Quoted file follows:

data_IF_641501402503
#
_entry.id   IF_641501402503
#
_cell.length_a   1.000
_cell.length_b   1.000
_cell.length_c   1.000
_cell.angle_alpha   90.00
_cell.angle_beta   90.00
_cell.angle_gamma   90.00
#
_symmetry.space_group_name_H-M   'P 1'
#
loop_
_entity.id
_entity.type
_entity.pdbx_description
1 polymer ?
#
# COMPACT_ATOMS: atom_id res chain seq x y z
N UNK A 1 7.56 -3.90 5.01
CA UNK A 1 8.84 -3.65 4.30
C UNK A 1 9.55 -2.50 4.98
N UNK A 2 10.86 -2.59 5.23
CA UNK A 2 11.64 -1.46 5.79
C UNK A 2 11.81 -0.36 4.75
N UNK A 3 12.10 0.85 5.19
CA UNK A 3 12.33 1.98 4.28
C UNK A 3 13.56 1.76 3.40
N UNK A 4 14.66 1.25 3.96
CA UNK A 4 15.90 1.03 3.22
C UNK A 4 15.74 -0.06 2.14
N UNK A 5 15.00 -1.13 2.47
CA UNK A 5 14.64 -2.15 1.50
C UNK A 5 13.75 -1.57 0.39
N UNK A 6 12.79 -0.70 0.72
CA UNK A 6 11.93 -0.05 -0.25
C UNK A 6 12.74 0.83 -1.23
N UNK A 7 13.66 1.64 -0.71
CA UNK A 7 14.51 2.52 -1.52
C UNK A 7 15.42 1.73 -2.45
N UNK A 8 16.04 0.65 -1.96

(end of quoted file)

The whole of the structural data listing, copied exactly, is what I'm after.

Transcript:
data_IF_641501402503
#
_entry.id   IF_641501402503
#
_cell.length_a   1.000
_cell.length_b   1.000
_cell.length_c   1.000
_cell.angle_alpha   90.00
_cell.angle_beta   90.00
_cell.angle_gamma   90.00
#
_symmetry.space_group_name_H-M   'P 1'
#
loop_
_entity.id
_entity.type
_entity.pdbx_description
1 polymer ?
#
# COMPACT_ATOMS: atom_id res chain seq x y z
N UNK A 1 7.56 -3.90 5.01
CA UNK A 1 8.84 -3.65 4.30
C UNK A 1 9.55 -2.50 4.98
N UNK A 2 10.86 -2.59 5.23
CA UNK A 2 11.64 -1.46 5.79
C UNK A 2 11.81 -0.36 4.75
N UNK A 3 12.10 0.85 5.19
CA UNK A 3 12.33 1.98 4.28
C UNK A 3 13.56 1.76 3.40
N UNK A 4 14.66 1.25 3.96
CA UNK A 4 15.90 1.03 3.22
C UNK A 4 15.74 -0.06 2.14
N UNK A 5 15.00 -1.13 2.47
CA UNK A 5 14.64 -2.15 1.50
C UNK A 5 13.75 -1.57 0.39
N UNK A 6 12.79 -0.70 0.72
CA UNK A 6 11.93 -0.05 -0.25
C UNK A 6 12.74 0.83 -1.23
N UNK A 7 13.66 1.64 -0.71
CA UNK A 7 14.51 2.52 -1.52
C UNK A 7 15.42 1.73 -2.45
N UNK A 8 16.04 0.65 -1.96